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cal poly in san luis obispo summer 2020

Servant Leadership THE IMPACT OF ROBERT FLORES, PH.D. Locally Owned and Operated THE VALUE OF COMMUNITY SUPPORTED AGRICULTURE Annual Photo Contest 2020 BROCK CENTER PHOTO SUBMISSIONS


Volume 38, Issue 2, Spring 2020

agcircle EDITOR-IN-CHIEF BROCK CENTER DIRECTOR AGCIRCLE ADVISOR ASSOCIATE EDITORS

CENTER FREELANCERS GRAPHIC DESIGNERS WRITERS

COPY EDITORS

Felipe Vallejo Karen Cannon, Ph. D. Megan Silcott Haley Boyajian Taylor Chalstrom McKenna Marchetti Caleigh Martella Molly Morris Madison Somerday Jonna Lemstra Andrew Rezendes Felipe Vallejo McKenna Marchetti Abigail Albin Haley Boyajian Taylor Chalstrom Grace Curtis Molly Morris Morgan Nunes April Olvera Dominguez Katelyn Pederson Camille Silvera Madison Somerday Felipe Vallejo Grant Anderson, Shelby Banks, Elise Bodnar, Daytona Clark, Nathan Danielson, Maia Dvoracek, Tony Farias, Erica R. Goynes, Katie Halstead, Sophie Hospodar, Yasel Hurtado, Victoria Lachnit, Lauren Ladrech, Cinthia Leyva, Grace Power Smith, Adrian Rosas, Joey Stephens, Ruby Tincup, Brett Vollrath, Briana Willson

PERMISSION TO REPRODUCE All material in this issue may be reproduced with the expressed written permission of the Brock Center for Agricultural Communication. The content of agcircle is generated by students and does not reflect the opinions of California Polytechnic State University, its administration or faculty. Printed by Poor Richard’s Press Published by the Brock Center for Agricultural Communication. CALIFORNIA POLYTECHNIC STATE UNIVERSITY Brock Center for Agricultural Communication 1 Grand Avenue, Building 10, Room 234 San Luis Obispo, CA 93407 #agcirclemagazine @brockcenter

2 | Summer 2020


Letter from the staff Welcome to the spring 2020 issue of agcircle, a special edition for a few reasons. Despite the global pandemic, our team has been in full swing working virtually this quarter to showcase work from our talented contributors. This issue’s content features our annual photo contest, a look into the impact made by Department Head Robert Flores, the pollination journey in the bee industry, produce delivery boxes and more. Our team’s goal while developing agcircle is to highlight writing, photography and design from our contributors in an engaging way, while telling the story of agriculture. We hope you enjoy this issue! Happy Reading! Taylor, Professor Karen Cannon, Madison, Caleigh, Haley, Molly, McKenna, Andrew, Felipe, Lecturer Megan Silcott and Jonna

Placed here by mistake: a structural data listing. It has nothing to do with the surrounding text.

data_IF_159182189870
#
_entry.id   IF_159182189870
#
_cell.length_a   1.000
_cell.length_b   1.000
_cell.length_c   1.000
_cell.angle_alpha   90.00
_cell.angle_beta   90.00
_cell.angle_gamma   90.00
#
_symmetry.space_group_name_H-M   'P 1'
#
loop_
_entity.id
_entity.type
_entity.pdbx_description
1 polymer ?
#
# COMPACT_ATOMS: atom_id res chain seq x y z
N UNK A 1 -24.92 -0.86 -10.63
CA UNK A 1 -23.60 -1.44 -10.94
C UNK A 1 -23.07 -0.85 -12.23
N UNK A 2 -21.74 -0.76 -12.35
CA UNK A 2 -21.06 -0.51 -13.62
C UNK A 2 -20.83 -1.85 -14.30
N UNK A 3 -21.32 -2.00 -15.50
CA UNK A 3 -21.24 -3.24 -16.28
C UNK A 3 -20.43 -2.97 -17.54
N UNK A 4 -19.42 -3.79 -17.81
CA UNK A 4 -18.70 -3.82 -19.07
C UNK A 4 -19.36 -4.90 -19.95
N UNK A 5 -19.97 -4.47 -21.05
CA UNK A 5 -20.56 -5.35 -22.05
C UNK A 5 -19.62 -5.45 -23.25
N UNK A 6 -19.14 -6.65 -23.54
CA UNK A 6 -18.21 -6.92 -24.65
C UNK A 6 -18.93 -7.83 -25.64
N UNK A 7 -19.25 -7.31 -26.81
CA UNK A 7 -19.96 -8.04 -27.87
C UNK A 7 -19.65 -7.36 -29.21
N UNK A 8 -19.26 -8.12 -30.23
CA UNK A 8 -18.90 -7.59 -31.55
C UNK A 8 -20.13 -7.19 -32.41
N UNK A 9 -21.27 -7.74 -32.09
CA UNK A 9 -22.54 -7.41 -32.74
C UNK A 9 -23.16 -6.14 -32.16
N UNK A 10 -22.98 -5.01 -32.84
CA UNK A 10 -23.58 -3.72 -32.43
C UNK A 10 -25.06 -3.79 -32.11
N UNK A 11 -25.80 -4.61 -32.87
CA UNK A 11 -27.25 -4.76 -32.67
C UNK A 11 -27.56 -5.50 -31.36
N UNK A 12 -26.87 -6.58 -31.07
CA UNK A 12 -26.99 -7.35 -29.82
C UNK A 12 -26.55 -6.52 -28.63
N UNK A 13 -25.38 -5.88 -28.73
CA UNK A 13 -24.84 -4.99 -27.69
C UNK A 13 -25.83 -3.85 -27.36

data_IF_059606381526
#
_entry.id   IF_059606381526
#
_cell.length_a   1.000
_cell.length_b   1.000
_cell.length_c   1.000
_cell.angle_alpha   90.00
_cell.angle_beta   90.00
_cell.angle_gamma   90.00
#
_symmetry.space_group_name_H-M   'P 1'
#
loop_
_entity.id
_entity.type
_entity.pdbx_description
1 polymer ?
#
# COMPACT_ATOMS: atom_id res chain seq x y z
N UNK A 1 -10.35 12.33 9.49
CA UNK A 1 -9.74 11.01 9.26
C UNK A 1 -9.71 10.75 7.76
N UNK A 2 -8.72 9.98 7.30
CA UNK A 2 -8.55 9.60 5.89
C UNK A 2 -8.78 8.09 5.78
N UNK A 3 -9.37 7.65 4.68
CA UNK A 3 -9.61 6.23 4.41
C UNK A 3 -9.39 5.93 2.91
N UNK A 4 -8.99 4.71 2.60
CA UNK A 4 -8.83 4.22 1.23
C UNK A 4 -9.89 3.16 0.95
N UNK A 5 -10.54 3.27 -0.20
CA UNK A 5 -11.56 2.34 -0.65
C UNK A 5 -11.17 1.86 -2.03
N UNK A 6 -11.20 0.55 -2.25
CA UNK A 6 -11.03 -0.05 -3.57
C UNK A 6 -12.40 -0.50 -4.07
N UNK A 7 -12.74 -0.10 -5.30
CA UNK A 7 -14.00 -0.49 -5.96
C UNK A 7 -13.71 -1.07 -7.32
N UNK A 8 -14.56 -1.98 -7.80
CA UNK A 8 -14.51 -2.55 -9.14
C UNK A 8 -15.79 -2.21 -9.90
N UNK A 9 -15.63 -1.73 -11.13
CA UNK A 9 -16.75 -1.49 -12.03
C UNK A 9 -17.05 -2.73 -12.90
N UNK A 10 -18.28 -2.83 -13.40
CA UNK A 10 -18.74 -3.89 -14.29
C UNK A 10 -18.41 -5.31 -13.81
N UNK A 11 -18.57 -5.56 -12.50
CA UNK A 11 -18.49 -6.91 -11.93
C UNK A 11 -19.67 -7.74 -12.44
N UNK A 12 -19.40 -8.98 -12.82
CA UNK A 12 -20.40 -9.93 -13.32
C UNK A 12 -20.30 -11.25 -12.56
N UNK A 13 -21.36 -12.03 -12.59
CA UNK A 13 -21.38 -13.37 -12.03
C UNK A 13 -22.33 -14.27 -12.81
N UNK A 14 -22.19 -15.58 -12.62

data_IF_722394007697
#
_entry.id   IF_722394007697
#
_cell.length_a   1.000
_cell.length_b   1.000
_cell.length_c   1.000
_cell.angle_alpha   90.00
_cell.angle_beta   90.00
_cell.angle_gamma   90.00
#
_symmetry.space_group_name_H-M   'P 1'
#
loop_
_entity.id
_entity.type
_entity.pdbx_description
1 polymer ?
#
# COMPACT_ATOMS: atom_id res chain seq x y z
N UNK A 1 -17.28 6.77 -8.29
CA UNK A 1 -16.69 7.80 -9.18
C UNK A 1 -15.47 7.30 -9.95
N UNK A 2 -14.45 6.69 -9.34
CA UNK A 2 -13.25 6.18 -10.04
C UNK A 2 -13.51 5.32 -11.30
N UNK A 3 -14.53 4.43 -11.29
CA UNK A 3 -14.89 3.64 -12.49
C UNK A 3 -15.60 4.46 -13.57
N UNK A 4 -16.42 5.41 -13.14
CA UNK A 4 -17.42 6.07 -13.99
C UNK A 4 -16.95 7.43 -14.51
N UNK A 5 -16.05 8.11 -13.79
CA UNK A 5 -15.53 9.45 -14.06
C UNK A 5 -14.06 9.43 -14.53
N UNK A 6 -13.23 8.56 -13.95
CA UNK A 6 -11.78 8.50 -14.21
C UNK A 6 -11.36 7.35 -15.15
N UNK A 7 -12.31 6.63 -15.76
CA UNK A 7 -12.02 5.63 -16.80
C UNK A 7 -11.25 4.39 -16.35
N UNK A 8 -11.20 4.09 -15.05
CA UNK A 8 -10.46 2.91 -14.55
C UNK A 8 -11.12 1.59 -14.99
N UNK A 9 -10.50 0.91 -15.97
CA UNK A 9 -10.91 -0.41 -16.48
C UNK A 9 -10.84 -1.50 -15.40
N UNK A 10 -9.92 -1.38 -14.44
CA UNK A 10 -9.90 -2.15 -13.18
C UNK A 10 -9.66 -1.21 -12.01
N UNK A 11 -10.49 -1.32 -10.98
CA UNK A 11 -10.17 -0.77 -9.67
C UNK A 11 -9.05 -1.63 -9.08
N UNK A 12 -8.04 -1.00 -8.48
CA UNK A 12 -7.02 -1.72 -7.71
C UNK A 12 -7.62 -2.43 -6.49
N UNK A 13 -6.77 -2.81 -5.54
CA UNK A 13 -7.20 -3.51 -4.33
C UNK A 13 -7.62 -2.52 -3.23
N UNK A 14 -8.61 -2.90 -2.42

Contributors

KATELYN PEDERSEN Page 6

MORGAN NUNES Page 10

CAMILLE SILVERA Page 13

FELIPE VALLEJO Page 17

APRIL OLVERA DOMINGUEZ Page 17

ABIGAIL ALBIN Page 22

TAYLOR CHALSTROM Page 26

MADISON SOMERDAY Page 34

MOLLY MORRIS Page 37

GRACE CURTIS Page 42

HALEY BOYAJIAN Page 45 agcircle| 3


26 17 06

29

10 22 13 4 | Summer 2020

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CONTENTS 06 Busy Bees

A POLLINATION JOURNEY Katelyn Pedersen

10 Dairy Families

GENERATIONAL LABORS OF LOVE Morgan Nunes

13 The Great Cider Rise

37

INSIGHTS INTO A GROWING INDUSTRY Camille Silvera

17 Servant Leadership

THE IMPACT OF ROBERT FLORES, PH. D. Felipe Vallejo and April Olvera Dominguez

22 A biochemistry, biology and business major walk onto a farm

THE GROWTH OF THE AGRITOURISM INDUSTRY Abigail Albin

26 Learning to Soar

42

MAKING A DIFFERENCE THROUGH ANIMAL CONSERVATION EFFORTS Taylor Chalstrom

29 Photo contest

BROCK CENTER’S ANNUAL PHOTO CONTEST

34 Educating for safety

ADVANCING AGRICULTURE’S WORKFORCE THROUGH TRAINING Madison Somerday

37 Locally Owned and Operated

THE VALUE OF COMMUNITY SUPPORTED AGRICULTURE Molly Morris

42 Beachtown Ranching

45

ENDLESS OPPORTUNITIES AT CAL POLY’S SWANTON PACIFIC RANCH Grace Curtis

45 Chicken Crossing

THE RAPID INCREASE OF BACKYARD CHICKEN FLOCKS Haley Boyajian

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Busy Bees A POLLINATION JOURNEY

Story and Photos by Katelyn Pedersen

B